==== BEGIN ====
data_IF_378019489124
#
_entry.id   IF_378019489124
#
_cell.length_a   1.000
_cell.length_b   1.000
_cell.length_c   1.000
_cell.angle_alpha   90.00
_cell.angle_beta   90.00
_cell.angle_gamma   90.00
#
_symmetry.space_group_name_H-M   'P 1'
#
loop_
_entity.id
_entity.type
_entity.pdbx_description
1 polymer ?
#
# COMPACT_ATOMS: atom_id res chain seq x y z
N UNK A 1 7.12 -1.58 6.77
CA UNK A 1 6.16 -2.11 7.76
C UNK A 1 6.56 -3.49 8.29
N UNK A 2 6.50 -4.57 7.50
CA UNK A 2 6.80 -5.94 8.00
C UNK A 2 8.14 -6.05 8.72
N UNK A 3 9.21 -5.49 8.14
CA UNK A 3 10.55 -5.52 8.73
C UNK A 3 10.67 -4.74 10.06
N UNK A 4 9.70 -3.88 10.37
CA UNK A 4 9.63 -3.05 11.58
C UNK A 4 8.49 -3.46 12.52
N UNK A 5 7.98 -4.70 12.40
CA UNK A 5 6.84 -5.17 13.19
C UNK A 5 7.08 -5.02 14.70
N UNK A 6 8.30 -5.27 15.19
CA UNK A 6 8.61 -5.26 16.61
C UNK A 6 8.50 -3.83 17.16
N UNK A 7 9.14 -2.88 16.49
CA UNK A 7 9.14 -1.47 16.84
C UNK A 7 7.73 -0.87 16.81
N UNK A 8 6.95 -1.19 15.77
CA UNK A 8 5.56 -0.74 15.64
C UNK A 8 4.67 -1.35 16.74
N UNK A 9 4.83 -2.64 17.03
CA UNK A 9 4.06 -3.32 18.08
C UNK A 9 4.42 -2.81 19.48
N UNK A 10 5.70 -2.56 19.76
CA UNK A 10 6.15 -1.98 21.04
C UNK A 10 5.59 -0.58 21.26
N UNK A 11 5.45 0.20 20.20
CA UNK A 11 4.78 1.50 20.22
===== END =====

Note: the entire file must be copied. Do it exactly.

data_IF_378019489124
#
_entry.id   IF_378019489124
#
_cell.length_a   1.000
_cell.length_b   1.000
_cell.length_c   1.000
_cell.angle_alpha   90.00
_cell.angle_beta   90.00
_cell.angle_gamma   90.00
#
_symmetry.space_group_name_H-M   'P 1'
#
loop_
_entity.id
_entity.type
_entity.pdbx_description
1 polymer ?
#
# COMPACT_ATOMS: atom_id res chain seq x y z
N UNK A 1 7.12 -1.58 6.77
CA UNK A 1 6.16 -2.11 7.76
C UNK A 1 6.56 -3.49 8.29
N UNK A 2 6.50 -4.57 7.50
CA UNK A 2 6.80 -5.94 8.00
C UNK A 2 8.14 -6.05 8.72
N UNK A 3 9.21 -5.49 8.14
CA UNK A 3 10.55 -5.52 8.73
C UNK A 3 10.67 -4.74 10.06
N UNK A 4 9.70 -3.88 10.37
CA UNK A 4 9.63 -3.05 11.58
C UNK A 4 8.49 -3.46 12.52
N UNK A 5 7.98 -4.70 12.40
CA UNK A 5 6.84 -5.17 13.19
C UNK A 5 7.08 -5.02 14.70
N UNK A 6 8.30 -5.27 15.19
CA UNK A 6 8.61 -5.26 16.61
C UNK A 6 8.50 -3.83 17.16
N UNK A 7 9.14 -2.88 16.49
CA UNK A 7 9.14 -1.47 16.84
C UNK A 7 7.73 -0.87 16.81
N UNK A 8 6.95 -1.19 15.77
CA UNK A 8 5.56 -0.74 15.64
C UNK A 8 4.67 -1.35 16.74
N UNK A 9 4.83 -2.64 17.03
CA UNK A 9 4.06 -3.32 18.08
C UNK A 9 4.42 -2.81 19.48
N UNK A 10 5.70 -2.56 19.76
CA UNK A 10 6.15 -1.98 21.04
C UNK A 10 5.59 -0.58 21.26
N UNK A 11 5.45 0.20 20.20
CA UNK A 11 4.78 1.50 20.22